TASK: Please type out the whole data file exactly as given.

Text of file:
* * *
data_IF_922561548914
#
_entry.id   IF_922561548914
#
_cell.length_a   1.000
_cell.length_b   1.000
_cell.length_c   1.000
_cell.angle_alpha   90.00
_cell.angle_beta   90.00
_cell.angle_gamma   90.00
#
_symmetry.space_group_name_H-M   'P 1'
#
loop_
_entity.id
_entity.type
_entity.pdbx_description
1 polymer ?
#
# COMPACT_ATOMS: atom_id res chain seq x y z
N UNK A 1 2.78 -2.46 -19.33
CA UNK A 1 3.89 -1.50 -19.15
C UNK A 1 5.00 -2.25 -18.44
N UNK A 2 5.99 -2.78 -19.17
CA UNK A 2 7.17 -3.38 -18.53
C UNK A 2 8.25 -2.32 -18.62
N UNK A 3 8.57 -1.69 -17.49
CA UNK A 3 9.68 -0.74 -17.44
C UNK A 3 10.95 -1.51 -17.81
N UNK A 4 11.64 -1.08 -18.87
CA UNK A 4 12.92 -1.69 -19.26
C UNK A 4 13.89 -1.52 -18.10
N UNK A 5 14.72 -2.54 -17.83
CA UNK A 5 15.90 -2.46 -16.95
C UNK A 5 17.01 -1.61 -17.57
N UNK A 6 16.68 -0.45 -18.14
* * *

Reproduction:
data_IF_922561548914
#
_entry.id   IF_922561548914
#
_cell.length_a   1.000
_cell.length_b   1.000
_cell.length_c   1.000
_cell.angle_alpha   90.00
_cell.angle_beta   90.00
_cell.angle_gamma   90.00
#
_symmetry.space_group_name_H-M   'P 1'
#
loop_
_entity.id
_entity.type
_entity.pdbx_description
1 polymer ?
#
# COMPACT_ATOMS: atom_id res chain seq x y z
N UNK A 1 2.78 -2.46 -19.33
CA UNK A 1 3.89 -1.50 -19.15
C UNK A 1 5.00 -2.25 -18.44
N UNK A 2 5.99 -2.78 -19.17
CA UNK A 2 7.17 -3.38 -18.53
C UNK A 2 8.25 -2.32 -18.62
N UNK A 3 8.57 -1.69 -17.49
CA UNK A 3 9.68 -0.74 -17.44
C UNK A 3 10.95 -1.51 -17.81
N UNK A 4 11.64 -1.08 -18.87
CA UNK A 4 12.92 -1.69 -19.26
C UNK A 4 13.89 -1.52 -18.10
N UNK A 5 14.72 -2.54 -17.83
CA UNK A 5 15.90 -2.46 -16.95
C UNK A 5 17.01 -1.61 -17.57
N UNK A 6 16.68 -0.45 -18.14